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Wednesday, 27 July 1904

Mr MAHON (COOLGARDIE, WESTERN AUSTRALIA) (Postmaster-General) - My attention has been drawn to the report of the debate which took place in the Legislative Assembly of Victoria yesterday ; and,' if the. newspaper accounts be correct, the only explanation I can give, of the statements alleged to have been made is .that there must be a great want of knowledge of the facts of the case on the part of those whose utterances are reported. I regret that, owing to the shortness of time at the disposal of my officers, I have not been able to obtain full details relating to the case; but it is altogether incorrect to say that the Department has not done everything that could be done to minimize friction, and to reduce the trouble which the Government of Victoria has met in trying to arrange for the sale of duty stamps to the public. As a matter of fact, the difficulty was adjusted some days ago.

Mr Mauger - Perhaps the Premier of Victoria is not aware of that.

Mr MAHON - If he is not aware of the fact the responsibility is not mine. The Comptroller of Stamps in Victoria has already had an interview with the Secretary to the Postmaster-General's Department in regard to the sale of duty stamps at nonofficial post-offices.

Mr Watson - There has been no trouble in connexion with the official .offices.

Mr MAHON - There has been no; trouble in connexion with what are known as the staff offices. Victorian duty stamps have always been on sale in those offices. The difficulty arose In connexion with their sale at non -official offices.

Mr Mauger - The offices where those in charge work under contract ?

Mr MAHON - Yes, and at what are known as allowance offices. The Victorian Comptroller of .Stamps agreed to furnish the Postmaster-General's Department with a complete list of the non-official offices of which he desired to make use for the sale' of duty stamps, and with a statement of the advances which he proposed to make to each - office. This advance is to be rigidly adhered to, the PostmasterGeneral's Department ascertaining to what extent it will be desirable to increase the guarantee, so as to cover any losses which the State may sustain, and the State paying for the additional sum guaranteed. If this arrangement is approved of, action will be taken by the ' Comptroller to supply stamps to all unofficial offices in his list. The postage is to be paid' by him, and the postmasters concerned are to correspond directly with him, being paid a commission of 2 j per cent, oh the sales. The criticisms passed on our action in the local Parliament last evening are quite unjust. To show the earnest' desire of the Department to do everything in its power to meet the wishes of the Victorian Government in this matter, I may inform the House that, from the ist March, 1901, to the 1 st March, 1904, our officials have been transacting the work incidental to the sale of Victorian duty stamps without cost to the State, the value of the work done amounting to £12,160. The estimated proportion of the salaries of the officers of the General Post Office chargeable with the distribution of duty stamps, promissory notes, and bills of exchange, was £4,764 for the three years I have named. Altogether, duty stamps, promissory notes, and bills of exchange, to the value of £209,375 18s. 5d. were sold, on which the commission at 2 J percent, would be £5,234. The' estimated, postage incurred amounted to £1,586, while for accommodation, book's, stationery, envelopes, and so on, the sums of £156 and £300, have been put down, and £i'2b for machines ; making a total for the three years of £12,160, for which n& payment whatever has . been made to the Commonwealth by Victoria.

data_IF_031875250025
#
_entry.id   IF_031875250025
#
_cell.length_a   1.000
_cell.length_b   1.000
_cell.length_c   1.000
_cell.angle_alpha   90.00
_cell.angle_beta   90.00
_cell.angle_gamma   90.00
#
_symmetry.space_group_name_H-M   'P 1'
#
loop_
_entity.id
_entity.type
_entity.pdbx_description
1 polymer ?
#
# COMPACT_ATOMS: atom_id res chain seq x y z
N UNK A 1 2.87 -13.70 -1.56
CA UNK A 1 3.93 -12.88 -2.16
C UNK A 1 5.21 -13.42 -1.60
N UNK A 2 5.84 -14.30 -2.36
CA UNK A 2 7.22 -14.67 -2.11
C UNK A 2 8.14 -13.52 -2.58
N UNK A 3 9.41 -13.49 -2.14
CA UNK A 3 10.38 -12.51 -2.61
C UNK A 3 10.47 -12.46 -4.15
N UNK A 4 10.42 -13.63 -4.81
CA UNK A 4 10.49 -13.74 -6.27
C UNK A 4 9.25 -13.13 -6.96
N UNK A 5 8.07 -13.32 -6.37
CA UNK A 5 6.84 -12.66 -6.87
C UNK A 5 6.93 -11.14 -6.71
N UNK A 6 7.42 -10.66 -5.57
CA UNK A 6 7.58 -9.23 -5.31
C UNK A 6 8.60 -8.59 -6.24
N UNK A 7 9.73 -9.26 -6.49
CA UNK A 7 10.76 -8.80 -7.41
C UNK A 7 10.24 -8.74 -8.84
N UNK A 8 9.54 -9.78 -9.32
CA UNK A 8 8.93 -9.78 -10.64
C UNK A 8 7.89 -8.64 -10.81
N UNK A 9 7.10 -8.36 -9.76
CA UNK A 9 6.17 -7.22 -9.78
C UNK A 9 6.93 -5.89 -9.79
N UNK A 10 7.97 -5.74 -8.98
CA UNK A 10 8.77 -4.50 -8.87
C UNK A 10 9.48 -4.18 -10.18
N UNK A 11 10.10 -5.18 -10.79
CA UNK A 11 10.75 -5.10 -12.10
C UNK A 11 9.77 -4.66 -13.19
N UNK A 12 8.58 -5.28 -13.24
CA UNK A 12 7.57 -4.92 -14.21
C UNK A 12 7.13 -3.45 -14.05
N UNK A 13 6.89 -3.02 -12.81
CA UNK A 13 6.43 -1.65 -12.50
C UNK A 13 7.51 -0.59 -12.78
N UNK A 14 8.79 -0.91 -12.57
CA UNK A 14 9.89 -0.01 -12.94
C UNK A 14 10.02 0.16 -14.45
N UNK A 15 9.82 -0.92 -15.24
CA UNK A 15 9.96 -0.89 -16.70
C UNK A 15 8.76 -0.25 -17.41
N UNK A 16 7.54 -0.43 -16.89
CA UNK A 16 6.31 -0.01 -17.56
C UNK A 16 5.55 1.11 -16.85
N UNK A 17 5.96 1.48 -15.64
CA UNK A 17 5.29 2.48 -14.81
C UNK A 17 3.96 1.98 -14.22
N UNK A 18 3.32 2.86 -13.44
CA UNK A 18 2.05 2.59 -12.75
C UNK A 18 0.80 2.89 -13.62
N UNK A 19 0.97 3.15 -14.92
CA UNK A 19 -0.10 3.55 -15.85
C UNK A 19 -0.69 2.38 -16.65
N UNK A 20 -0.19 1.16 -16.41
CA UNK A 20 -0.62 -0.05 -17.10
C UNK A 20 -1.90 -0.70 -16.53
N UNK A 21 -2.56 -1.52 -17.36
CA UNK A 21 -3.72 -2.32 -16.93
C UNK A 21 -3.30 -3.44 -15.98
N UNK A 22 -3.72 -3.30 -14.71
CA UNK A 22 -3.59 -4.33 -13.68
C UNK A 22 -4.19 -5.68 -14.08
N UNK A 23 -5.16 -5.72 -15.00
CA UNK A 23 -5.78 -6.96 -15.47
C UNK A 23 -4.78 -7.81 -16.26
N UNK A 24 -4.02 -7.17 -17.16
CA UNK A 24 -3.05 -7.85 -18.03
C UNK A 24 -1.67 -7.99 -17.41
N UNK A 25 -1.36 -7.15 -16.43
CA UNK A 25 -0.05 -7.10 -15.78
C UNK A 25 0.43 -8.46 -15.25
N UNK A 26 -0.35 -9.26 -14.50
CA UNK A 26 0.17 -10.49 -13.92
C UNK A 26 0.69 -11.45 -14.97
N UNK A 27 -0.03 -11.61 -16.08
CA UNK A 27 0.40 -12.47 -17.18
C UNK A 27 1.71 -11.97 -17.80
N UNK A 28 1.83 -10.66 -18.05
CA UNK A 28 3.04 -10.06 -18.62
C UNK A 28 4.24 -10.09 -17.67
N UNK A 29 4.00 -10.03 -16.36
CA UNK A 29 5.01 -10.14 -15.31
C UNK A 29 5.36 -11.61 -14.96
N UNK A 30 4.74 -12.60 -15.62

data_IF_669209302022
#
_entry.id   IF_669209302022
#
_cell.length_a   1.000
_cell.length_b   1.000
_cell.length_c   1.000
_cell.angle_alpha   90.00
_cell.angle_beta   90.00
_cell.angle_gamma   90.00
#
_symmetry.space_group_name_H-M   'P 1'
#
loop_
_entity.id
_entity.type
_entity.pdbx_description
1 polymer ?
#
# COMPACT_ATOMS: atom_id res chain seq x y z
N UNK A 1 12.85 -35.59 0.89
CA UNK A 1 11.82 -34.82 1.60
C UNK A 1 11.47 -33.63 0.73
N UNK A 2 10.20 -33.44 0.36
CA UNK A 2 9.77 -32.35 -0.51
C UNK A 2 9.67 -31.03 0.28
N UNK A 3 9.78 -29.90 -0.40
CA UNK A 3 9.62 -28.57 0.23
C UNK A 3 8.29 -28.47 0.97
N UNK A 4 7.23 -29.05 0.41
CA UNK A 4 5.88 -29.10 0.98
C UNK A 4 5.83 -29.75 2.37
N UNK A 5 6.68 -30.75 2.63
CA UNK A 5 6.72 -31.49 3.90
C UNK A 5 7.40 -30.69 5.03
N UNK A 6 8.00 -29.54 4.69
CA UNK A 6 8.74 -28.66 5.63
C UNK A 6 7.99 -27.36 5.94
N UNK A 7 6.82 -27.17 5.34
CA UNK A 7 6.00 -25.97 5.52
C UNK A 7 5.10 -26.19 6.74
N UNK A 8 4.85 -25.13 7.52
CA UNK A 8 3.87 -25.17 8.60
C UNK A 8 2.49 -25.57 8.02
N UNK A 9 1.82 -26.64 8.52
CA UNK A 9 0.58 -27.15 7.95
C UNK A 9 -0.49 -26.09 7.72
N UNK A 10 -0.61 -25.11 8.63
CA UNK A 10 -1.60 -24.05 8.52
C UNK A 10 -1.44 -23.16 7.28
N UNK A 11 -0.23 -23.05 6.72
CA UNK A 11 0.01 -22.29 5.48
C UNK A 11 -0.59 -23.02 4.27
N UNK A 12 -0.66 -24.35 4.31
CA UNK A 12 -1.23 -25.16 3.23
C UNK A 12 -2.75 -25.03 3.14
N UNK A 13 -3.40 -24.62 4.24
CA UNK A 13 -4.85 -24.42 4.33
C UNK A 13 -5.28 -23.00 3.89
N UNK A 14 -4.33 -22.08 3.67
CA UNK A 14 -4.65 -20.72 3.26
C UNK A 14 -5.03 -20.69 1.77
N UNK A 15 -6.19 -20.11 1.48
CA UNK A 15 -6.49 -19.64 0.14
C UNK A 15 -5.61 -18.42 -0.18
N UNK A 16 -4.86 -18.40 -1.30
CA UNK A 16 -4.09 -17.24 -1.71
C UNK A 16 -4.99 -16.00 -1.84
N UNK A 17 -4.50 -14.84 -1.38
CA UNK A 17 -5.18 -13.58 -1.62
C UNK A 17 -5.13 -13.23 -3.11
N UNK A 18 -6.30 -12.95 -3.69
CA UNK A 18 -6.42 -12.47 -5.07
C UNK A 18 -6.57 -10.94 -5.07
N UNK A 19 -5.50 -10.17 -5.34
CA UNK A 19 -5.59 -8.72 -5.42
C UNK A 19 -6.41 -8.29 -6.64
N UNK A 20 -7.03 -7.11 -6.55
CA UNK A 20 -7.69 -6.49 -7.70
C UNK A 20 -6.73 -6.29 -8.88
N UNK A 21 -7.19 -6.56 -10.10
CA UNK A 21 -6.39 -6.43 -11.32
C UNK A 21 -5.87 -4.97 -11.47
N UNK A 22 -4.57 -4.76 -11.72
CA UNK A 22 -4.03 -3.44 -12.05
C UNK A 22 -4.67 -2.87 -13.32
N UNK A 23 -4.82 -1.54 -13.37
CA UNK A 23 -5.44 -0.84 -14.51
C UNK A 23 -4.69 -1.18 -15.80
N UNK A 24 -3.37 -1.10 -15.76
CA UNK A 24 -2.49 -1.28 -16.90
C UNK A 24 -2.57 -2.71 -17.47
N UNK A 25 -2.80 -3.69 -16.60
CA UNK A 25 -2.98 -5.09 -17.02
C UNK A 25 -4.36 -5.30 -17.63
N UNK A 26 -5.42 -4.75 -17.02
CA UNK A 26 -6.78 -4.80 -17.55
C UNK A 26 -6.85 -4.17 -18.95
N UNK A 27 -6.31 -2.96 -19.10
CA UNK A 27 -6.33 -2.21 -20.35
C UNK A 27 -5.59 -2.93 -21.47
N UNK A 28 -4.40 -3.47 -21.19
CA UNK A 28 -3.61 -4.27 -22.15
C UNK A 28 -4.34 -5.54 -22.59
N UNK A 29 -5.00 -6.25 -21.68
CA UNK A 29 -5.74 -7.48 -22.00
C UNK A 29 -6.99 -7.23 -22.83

Mr McColl - Why should payment be made? Both Governments are serving the same people.

Mr MAHON - Although we are serving the same people, the Government of Victoria makes a very substantial charge for all the services which it performs for the Commonwealth. As a case in point, I mav mention,'- for the information of honorable members, that formerly when the railway telegraph officers despatched a telegram for the public, the Railways Commissioners charged the Post and Telegraph Department 25 per cent. Now "they. retain 50 per cent. In many other ways the charges made by the State Government have been considerably increased.

Mr- McColl.- What is the practice in the other States?

Mr MAHON - In the other States I may inform the -honorable member that the' local Governments provided almost from the inception of the Commonwealth for the sale of duty stamps at their own cost. It was only the State of Victoria which threw upon the Commonwealth the responsibility o'f selling these stamps, and Victoria has had the sole advantage of making use of Commonwealth officials in this respect. I am also informed that the Victorian Government has increased the railway travelling rates for the Militia. As to me point that we ought not to charge anything for such services, my reply is that the Post and Telegraph Department is a purely business Department of the Government, and that it is in accordance with the law passed by this Parliament that every service rendered bv that Department shall be paid for.

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